Exploring the Planets

Observations of Saturn

The View from Earth

Because Saturn's axis is inclined at 29 degrees, telescopic views change with different orbital positions of the Earth and Saturn. At times, the rings are seen edgewise from Earth and are nearly invisible.

Photos courtesy of Lunar and Planetary Laboratory.



October 14, 1968.



March 11, 1974.

Pioneer Encounters Saturn

Prior to the Pioneer 11 close approach on September 1, 1979, Saturn had never been inspected by spacecraft. Pioneer 11 instruments discovered a strong magnetic field surrounding Saturn, 500 times stronger than Earth's and aligned with the orbital axis. The planet was also found to have an internal heat source responsible for radiating more energy than it receives from the Sun.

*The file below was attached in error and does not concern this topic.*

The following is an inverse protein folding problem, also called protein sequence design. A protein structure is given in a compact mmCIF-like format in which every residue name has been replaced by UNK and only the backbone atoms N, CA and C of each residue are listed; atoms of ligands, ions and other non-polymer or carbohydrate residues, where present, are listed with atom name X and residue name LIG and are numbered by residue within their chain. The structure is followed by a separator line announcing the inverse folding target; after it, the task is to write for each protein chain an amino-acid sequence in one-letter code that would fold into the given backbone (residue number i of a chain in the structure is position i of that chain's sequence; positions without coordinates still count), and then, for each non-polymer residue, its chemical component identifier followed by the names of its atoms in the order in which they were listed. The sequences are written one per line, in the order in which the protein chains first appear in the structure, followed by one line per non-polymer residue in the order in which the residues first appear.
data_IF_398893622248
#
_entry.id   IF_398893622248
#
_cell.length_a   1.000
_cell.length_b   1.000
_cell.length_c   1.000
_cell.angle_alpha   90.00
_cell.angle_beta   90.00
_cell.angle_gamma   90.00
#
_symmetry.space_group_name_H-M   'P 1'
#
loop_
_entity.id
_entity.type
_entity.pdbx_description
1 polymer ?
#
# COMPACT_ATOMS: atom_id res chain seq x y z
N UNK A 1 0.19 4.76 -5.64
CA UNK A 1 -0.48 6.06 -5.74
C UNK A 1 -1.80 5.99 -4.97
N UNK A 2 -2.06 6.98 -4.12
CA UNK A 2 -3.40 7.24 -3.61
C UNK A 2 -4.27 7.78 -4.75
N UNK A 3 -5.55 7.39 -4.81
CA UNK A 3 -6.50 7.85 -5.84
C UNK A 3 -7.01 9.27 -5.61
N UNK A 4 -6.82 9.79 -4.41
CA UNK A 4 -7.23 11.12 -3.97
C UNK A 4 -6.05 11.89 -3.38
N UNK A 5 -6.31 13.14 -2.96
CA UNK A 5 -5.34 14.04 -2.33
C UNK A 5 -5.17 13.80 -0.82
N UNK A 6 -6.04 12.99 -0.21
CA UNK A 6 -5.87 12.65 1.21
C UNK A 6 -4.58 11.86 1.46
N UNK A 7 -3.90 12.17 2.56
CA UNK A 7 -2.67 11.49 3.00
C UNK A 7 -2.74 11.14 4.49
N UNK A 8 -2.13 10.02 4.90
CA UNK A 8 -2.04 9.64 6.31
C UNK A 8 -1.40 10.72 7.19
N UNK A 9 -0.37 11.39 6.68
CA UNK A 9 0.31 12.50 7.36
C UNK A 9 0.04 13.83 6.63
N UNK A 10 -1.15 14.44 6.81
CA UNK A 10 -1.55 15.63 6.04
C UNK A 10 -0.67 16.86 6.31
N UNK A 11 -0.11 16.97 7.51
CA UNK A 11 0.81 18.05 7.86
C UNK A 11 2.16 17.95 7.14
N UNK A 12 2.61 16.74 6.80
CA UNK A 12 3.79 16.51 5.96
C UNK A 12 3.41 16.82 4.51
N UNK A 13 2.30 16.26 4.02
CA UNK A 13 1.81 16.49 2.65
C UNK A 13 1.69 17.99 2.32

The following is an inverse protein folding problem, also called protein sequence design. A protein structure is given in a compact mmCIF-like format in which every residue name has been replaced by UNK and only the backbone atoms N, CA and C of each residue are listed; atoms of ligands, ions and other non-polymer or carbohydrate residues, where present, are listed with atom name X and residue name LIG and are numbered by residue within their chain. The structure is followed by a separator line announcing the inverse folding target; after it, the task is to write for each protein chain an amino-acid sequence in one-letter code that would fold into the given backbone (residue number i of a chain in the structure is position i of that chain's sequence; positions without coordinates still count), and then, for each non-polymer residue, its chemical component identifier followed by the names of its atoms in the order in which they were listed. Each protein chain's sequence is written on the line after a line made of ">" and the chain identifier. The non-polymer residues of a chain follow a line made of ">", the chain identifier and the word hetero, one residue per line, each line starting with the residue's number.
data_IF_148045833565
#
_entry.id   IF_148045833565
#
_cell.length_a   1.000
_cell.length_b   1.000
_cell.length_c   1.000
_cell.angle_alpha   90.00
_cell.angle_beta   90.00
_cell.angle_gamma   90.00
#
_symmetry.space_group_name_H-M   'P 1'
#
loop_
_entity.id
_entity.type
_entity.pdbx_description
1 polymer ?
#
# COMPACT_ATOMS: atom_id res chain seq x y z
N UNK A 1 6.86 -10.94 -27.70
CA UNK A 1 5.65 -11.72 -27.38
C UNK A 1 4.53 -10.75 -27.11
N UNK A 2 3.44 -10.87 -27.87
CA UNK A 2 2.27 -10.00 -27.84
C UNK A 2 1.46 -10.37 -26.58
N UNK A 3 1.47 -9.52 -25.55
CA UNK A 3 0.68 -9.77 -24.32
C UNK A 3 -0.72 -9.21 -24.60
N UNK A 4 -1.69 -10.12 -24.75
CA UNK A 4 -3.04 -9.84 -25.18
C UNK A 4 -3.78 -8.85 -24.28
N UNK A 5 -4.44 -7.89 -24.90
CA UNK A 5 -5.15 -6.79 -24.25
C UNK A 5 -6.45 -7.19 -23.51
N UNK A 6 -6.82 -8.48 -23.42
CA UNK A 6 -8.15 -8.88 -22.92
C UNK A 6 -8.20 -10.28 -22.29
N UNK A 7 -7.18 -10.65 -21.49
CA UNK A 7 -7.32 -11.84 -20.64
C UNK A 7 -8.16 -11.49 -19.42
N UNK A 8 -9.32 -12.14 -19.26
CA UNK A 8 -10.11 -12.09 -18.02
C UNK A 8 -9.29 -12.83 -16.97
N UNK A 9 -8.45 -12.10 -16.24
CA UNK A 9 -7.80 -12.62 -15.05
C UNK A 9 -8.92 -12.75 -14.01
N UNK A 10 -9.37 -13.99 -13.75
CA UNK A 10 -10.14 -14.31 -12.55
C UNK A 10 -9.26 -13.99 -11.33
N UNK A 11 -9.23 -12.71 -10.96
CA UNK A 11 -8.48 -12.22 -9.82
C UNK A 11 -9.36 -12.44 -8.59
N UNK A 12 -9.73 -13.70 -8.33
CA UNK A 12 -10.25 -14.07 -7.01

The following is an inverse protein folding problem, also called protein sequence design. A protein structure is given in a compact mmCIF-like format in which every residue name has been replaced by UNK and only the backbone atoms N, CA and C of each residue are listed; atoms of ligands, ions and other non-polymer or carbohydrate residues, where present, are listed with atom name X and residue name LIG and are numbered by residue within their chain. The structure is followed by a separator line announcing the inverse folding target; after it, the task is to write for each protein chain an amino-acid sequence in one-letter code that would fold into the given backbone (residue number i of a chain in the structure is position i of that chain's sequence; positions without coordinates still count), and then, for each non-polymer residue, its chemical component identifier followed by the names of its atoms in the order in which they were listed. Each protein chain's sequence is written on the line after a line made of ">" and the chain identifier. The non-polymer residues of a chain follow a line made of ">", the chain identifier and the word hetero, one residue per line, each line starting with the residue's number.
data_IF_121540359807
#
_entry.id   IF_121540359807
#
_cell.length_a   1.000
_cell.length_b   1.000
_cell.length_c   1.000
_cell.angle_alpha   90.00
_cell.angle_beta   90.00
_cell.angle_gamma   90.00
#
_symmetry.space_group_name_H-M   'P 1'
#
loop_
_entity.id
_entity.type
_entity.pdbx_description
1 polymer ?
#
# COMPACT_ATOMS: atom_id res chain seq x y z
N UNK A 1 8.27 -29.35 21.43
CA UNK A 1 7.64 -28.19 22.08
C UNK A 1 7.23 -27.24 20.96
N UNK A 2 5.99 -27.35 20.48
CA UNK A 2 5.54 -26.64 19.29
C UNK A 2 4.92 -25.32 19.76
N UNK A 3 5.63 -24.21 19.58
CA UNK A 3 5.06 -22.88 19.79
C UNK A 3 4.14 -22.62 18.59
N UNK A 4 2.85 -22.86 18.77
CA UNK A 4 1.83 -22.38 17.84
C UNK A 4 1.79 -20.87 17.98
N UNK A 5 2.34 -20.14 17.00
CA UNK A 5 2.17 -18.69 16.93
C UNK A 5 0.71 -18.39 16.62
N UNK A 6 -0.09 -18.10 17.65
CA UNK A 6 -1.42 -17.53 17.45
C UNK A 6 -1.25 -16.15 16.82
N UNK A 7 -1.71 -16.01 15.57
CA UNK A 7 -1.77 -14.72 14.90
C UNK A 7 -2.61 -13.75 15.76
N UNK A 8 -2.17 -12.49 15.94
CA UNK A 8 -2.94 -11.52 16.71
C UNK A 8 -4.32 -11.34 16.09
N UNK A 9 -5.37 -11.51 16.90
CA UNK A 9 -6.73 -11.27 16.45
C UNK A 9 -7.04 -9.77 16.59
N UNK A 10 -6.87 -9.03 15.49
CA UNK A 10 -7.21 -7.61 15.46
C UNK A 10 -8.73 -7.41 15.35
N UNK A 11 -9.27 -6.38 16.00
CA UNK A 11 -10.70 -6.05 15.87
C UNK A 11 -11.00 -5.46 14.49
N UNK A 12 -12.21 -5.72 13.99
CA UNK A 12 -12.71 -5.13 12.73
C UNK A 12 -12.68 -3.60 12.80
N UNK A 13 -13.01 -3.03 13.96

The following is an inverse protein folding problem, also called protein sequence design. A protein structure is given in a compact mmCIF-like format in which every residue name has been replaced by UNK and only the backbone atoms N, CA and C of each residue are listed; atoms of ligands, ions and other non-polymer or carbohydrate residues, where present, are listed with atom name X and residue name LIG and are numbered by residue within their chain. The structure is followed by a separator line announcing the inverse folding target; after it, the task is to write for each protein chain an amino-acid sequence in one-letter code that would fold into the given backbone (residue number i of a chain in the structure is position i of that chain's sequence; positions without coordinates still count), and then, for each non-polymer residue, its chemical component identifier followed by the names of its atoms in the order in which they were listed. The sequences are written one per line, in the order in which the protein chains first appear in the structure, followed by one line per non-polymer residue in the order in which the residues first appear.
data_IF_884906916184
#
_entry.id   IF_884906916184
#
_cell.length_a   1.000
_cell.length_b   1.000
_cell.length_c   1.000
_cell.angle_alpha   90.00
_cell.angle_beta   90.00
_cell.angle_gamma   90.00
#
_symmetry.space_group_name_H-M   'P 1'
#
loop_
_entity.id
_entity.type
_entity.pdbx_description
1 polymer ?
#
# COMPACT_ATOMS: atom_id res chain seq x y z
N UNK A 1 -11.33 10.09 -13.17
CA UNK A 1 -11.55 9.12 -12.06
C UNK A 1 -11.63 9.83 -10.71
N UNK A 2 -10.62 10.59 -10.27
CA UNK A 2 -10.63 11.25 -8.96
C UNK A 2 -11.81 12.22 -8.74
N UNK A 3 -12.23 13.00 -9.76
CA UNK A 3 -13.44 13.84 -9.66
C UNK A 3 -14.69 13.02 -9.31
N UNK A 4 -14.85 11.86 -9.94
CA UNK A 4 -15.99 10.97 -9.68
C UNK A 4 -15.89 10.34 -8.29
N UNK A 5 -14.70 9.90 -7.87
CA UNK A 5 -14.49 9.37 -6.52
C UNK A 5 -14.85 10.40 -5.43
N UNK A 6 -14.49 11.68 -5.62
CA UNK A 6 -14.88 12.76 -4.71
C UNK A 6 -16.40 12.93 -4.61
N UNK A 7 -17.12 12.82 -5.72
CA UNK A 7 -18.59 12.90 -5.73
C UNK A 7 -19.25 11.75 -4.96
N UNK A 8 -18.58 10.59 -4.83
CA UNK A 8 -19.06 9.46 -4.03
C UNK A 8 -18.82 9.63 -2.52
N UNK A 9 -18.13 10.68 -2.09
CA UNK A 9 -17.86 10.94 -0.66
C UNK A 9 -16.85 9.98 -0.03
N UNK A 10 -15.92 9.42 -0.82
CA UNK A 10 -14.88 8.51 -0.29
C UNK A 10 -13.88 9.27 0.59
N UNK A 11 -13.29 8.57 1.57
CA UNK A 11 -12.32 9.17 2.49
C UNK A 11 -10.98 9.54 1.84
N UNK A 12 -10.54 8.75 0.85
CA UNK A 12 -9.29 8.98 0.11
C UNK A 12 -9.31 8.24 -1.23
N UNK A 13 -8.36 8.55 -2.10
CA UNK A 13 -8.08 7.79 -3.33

Imaging instruments on Pioneer found that unlike Jupiter, the clouds of Saturn were very bland, with little real color variation.



One of the first spacecraft views of Saturn was taken by Pioneer 11 three days before its closest encounter. The moon Titan is seen to the upper left.